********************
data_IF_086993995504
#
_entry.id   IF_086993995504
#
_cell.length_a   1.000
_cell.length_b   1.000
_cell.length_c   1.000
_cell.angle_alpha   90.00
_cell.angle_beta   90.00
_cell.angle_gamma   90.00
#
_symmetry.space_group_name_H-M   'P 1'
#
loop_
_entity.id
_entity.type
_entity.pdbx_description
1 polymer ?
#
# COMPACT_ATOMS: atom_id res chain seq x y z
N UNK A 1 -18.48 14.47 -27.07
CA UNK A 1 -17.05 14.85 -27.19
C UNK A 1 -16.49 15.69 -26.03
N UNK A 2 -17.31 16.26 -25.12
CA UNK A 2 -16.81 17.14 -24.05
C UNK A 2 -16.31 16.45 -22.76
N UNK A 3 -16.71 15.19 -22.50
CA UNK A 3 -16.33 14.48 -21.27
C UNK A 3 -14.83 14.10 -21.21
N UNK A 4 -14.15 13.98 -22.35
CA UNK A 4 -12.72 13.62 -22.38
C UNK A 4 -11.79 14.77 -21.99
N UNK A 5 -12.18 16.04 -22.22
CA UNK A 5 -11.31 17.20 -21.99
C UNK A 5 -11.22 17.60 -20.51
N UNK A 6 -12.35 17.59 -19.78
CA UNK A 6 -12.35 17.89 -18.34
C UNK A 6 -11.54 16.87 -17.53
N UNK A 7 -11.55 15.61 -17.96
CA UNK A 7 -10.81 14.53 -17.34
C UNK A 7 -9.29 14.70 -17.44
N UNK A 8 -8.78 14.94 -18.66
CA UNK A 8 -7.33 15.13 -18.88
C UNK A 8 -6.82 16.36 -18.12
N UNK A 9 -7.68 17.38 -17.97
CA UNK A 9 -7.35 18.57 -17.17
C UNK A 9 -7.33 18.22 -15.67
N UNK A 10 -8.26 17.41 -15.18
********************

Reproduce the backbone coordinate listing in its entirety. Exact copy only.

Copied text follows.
data_IF_086993995504
#
_entry.id   IF_086993995504
#
_cell.length_a   1.000
_cell.length_b   1.000
_cell.length_c   1.000
_cell.angle_alpha   90.00
_cell.angle_beta   90.00
_cell.angle_gamma   90.00
#
_symmetry.space_group_name_H-M   'P 1'
#
loop_
_entity.id
_entity.type
_entity.pdbx_description
1 polymer ?
#
# COMPACT_ATOMS: atom_id res chain seq x y z
N UNK A 1 -18.48 14.47 -27.07
CA UNK A 1 -17.05 14.85 -27.19
C UNK A 1 -16.49 15.69 -26.03
N UNK A 2 -17.31 16.26 -25.12
CA UNK A 2 -16.81 17.14 -24.05
C UNK A 2 -16.31 16.45 -22.76
N UNK A 3 -16.71 15.19 -22.50
CA UNK A 3 -16.33 14.48 -21.27
C UNK A 3 -14.83 14.10 -21.21
N UNK A 4 -14.15 13.98 -22.35
CA UNK A 4 -12.72 13.62 -22.38
C UNK A 4 -11.79 14.77 -21.99
N UNK A 5 -12.18 16.04 -22.22
CA UNK A 5 -11.31 17.20 -21.99
C UNK A 5 -11.22 17.60 -20.51
N UNK A 6 -12.35 17.59 -19.78
CA UNK A 6 -12.35 17.89 -18.34
C UNK A 6 -11.54 16.87 -17.53
N UNK A 7 -11.55 15.61 -17.96
CA UNK A 7 -10.81 14.53 -17.34
C UNK A 7 -9.29 14.70 -17.44
N UNK A 8 -8.78 14.94 -18.66
CA UNK A 8 -7.33 15.13 -18.88
C UNK A 8 -6.82 16.36 -18.12
N UNK A 9 -7.68 17.38 -17.97
CA UNK A 9 -7.35 18.57 -17.17
C UNK A 9 -7.33 18.22 -15.67
N UNK A 10 -8.26 17.41 -15.18